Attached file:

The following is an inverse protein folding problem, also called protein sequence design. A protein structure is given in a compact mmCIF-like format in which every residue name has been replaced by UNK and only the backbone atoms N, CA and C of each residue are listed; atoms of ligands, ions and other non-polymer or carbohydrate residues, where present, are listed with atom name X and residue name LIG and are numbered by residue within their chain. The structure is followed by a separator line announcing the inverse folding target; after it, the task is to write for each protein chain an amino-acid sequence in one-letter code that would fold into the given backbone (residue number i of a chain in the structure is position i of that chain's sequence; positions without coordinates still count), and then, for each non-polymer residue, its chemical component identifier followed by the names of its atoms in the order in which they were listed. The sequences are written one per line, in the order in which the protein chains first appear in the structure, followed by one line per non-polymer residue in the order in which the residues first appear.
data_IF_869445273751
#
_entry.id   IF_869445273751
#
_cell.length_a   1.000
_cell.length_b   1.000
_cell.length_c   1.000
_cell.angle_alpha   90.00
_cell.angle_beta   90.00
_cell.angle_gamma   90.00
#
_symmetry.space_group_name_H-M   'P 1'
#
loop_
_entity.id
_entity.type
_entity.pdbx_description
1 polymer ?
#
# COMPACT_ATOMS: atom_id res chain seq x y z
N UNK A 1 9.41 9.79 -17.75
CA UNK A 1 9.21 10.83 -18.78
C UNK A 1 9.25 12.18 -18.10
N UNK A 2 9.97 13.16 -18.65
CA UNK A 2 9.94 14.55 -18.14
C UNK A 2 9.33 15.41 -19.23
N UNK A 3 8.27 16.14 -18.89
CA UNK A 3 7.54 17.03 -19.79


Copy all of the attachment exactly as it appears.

The following is an inverse protein folding problem, also called protein sequence design. A protein structure is given in a compact mmCIF-like format in which every residue name has been replaced by UNK and only the backbone atoms N, CA and C of each residue are listed; atoms of ligands, ions and other non-polymer or carbohydrate residues, where present, are listed with atom name X and residue name LIG and are numbered by residue within their chain. The structure is followed by a separator line announcing the inverse folding target; after it, the task is to write for each protein chain an amino-acid sequence in one-letter code that would fold into the given backbone (residue number i of a chain in the structure is position i of that chain's sequence; positions without coordinates still count), and then, for each non-polymer residue, its chemical component identifier followed by the names of its atoms in the order in which they were listed. The sequences are written one per line, in the order in which the protein chains first appear in the structure, followed by one line per non-polymer residue in the order in which the residues first appear.
data_IF_869445273751
#
_entry.id   IF_869445273751
#
_cell.length_a   1.000
_cell.length_b   1.000
_cell.length_c   1.000
_cell.angle_alpha   90.00
_cell.angle_beta   90.00
_cell.angle_gamma   90.00
#
_symmetry.space_group_name_H-M   'P 1'
#
loop_
_entity.id
_entity.type
_entity.pdbx_description
1 polymer ?
#
# COMPACT_ATOMS: atom_id res chain seq x y z
N UNK A 1 9.41 9.79 -17.75
CA UNK A 1 9.21 10.83 -18.78
C UNK A 1 9.25 12.18 -18.10
N UNK A 2 9.97 13.16 -18.65
CA UNK A 2 9.94 14.55 -18.14
C UNK A 2 9.33 15.41 -19.23
N UNK A 3 8.27 16.14 -18.89
CA UNK A 3 7.54 17.03 -19.79